Handwashing program decreases incidence of diarrhea among children in Pakistan
An intensive program of handwashing education and promotion in Pakistan decreased the incidence of diarrhea by more than 50 percent among children, according to a study in the June 2 issue of The Journal of the American Medical Association (JAMA), a theme issue on Global Health.
Stephen P. Luby, M.D., of the Centers for Disease Control and Prevention, Atlanta, presented the findings of the study today at a JAMA media briefing at the National Press Club in Washington, D.C.
Nearly 2 million children worldwide die annually from diarrheal disease, according to background information in the article. Previous studies have estimated that handwashing promotion interventions could prevent 1 million child deaths per year. Washing hands with soap prevents diarrhea, but children at the highest risk of death from diarrhea are younger than 1 year, too young to wash their own hands. Previous studies could not adequately assess the impact of household handwashing on diarrhea in infants.
Dr. Luby and colleagues evaluated whether promotion of handwashing with soap among adult and children household members decreased diarrhea among children at the highest risk of death from diarrhea. The study was conducted among 36 low-income neighborhoods in urban squatter settlements in Karachi, Pakistan. Eligible households located in the study area had at least 2 children younger than 15 years, at least 1 of whom was younger than 5 years.
As part of the intervention, field workers visited participating households at least weekly from April 2002 to April 2003 in 25 neighborhoods to provide education to all household members old enough to understand about proper handwashing with soap after defecation and before preparing food, eating, and feeding a child. They used slide shows, videotapes, and pamphlets to illustrate health problems resulting from contaminated hands. Within intervention neighborhoods, 300 households (1,523 children) received a regular supply of antibacterial soap and 300 households (1,640 children) received plain soap. A total of 11 neighborhoods (306 households and 1,528 children) were randomized to the control group, which did not receive handwashing education or soap.
The researchers found that children younger than 15 years living in households that received handwashing education and plain soap had a 53 percent lower incidence of diarrhea compared with children living in households that did not receive such education or soap. "Infants living in households that received handwashing promotion and plain soap had 39 percent fewer days with diarrhea vs. infants living in control neighborhoods. Severely malnourished children younger than 5 years living in households that received handwashing promotion and plain soap had 42 percent fewer days with diarrhea vs. severely malnourished children in the control group," the authors write.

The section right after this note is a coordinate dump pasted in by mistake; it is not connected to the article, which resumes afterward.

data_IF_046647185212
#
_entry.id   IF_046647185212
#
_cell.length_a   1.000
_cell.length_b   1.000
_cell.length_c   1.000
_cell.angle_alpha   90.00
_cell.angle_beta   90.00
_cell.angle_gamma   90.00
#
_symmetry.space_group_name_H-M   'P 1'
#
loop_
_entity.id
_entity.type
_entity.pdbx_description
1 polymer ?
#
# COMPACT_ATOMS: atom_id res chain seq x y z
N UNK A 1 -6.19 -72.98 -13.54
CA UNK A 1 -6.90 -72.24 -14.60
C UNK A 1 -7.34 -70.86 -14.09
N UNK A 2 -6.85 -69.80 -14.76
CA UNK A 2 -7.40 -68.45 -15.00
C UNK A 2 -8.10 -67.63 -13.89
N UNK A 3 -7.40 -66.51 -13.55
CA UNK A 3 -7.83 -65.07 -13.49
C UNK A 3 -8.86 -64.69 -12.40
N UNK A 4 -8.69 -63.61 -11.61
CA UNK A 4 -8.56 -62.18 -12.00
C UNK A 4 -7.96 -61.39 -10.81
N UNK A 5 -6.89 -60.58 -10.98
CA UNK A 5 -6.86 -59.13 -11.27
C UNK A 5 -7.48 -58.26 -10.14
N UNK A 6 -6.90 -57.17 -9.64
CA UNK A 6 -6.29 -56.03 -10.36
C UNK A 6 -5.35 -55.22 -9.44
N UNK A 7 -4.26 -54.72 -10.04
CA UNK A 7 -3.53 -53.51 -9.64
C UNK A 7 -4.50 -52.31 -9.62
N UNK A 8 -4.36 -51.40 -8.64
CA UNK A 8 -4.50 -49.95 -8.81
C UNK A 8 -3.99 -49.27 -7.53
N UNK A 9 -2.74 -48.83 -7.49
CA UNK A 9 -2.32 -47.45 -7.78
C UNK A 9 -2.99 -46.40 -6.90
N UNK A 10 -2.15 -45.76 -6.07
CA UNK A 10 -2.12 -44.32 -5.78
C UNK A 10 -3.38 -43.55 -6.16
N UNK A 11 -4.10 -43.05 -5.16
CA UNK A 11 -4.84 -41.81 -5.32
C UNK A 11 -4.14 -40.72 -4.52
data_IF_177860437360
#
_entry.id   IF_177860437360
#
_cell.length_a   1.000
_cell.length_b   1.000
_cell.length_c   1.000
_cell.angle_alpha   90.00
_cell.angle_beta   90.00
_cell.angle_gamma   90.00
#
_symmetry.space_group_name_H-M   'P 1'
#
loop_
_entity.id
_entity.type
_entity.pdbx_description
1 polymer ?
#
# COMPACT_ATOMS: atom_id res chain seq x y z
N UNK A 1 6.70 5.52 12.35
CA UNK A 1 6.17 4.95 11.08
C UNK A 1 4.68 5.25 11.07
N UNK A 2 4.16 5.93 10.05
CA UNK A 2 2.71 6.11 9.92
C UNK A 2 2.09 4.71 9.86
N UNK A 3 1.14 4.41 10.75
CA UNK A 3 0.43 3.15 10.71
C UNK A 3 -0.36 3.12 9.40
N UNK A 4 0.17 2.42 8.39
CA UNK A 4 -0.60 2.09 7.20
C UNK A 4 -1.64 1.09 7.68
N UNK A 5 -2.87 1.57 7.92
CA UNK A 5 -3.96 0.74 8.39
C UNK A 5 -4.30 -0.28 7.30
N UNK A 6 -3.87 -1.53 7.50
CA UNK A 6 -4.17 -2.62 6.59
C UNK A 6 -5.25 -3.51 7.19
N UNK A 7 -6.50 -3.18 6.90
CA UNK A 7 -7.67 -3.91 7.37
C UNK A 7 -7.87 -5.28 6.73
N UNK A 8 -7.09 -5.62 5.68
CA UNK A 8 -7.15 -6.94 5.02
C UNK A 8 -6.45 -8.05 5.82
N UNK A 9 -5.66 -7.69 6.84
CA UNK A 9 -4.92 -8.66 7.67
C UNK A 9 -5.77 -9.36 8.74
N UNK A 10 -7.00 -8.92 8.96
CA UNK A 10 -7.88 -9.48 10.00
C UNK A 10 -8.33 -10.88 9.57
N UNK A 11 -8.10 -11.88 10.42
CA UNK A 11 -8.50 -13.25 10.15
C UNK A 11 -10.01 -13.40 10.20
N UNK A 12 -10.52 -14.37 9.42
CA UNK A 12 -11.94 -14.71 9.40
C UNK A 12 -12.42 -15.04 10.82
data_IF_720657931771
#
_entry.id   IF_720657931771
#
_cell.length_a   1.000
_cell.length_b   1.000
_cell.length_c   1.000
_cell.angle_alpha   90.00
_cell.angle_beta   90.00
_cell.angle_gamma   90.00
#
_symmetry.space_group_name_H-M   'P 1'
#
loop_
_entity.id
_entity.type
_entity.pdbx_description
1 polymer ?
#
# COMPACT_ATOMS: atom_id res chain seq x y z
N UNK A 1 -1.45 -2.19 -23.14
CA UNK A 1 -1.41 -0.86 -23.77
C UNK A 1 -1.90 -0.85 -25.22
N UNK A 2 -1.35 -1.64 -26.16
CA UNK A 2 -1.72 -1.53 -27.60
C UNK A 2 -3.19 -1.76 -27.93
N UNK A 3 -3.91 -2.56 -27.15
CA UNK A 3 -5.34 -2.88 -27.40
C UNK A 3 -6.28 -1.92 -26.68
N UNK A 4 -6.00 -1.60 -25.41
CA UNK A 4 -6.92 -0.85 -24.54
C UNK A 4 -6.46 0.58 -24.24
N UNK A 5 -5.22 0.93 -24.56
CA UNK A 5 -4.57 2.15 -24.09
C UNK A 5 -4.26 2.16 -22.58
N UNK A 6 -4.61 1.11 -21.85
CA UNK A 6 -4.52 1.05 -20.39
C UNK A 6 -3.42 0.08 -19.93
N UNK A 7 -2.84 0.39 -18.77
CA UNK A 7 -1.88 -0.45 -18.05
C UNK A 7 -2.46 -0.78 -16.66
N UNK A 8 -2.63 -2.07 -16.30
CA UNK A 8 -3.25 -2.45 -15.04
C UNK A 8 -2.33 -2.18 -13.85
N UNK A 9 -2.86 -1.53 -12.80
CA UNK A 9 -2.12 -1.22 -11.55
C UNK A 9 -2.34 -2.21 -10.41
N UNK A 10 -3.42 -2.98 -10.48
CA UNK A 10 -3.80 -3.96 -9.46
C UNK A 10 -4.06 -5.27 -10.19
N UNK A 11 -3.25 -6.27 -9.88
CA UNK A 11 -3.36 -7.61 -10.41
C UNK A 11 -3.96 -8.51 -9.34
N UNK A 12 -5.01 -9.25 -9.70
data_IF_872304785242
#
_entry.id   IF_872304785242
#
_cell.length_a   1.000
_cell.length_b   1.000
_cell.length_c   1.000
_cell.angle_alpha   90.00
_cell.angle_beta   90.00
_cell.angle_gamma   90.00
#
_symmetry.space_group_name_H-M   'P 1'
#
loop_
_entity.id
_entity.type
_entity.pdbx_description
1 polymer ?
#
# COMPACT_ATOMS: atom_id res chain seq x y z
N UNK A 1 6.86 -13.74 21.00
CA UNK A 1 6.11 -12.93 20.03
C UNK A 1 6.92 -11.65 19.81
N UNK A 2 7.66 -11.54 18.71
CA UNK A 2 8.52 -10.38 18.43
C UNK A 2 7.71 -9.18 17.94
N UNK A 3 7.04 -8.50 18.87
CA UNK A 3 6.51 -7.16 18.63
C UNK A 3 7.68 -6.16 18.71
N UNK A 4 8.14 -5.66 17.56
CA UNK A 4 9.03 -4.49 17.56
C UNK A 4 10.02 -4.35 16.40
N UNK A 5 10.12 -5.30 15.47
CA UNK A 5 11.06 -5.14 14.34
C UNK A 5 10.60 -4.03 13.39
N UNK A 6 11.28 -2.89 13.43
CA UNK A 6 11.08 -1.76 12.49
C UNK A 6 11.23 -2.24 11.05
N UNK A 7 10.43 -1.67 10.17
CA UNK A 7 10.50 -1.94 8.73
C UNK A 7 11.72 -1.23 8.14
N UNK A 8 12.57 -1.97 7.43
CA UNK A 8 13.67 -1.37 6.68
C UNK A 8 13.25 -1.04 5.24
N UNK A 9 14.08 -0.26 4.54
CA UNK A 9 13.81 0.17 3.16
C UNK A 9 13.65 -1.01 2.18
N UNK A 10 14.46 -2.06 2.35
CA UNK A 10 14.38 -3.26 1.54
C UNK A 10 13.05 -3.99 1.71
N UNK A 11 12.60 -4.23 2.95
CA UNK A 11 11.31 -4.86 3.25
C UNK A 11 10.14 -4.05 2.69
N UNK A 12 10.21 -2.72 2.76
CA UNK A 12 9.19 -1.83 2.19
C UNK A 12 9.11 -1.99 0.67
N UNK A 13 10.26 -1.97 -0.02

The authors found similar reductions in diarrhea in households using both plain and antibacterial soap. The authors report, "We found no significant difference in diarrheal disease among persons living in households receiving antibacterial soap compared with plain soap. This is not surprising because triclocarban [in the antibacterial soap] is a bacteriostatic agent that inhibits the growth of some gram-positive bacteria but is not effective against gram-negative bacteria, viruses, or parasites that cause infectious diarrhea." The authors note that the act of handwashing with soap physically removes pathogens that may cause diarrhea from hands that might otherwise transmit these pathogens to vulnerable infants.
"Although visiting households weekly to provide free soap and encourage handwashing was effective in reducing diarrhea, this approach is prohibitively expensive for widespread implementation. The next essential step is to develop effective approaches to promote handwashing that cost less and can be used to reach millions of at-risk households. Studies evaluating the durability of behavioral change from handwashing promotion are also important to assess cost-effectiveness. In the interim, existing public health programs should experiment with integrating handwashing promotion into their current activities," the authors conclude.
(JAMA. 2004;291:2547-2554. Available post-embargo at JAMA.com).
Source: Eurekalert & othersLast reviewed: By John M. Grohol, Psy.D. on 21 Feb 2009
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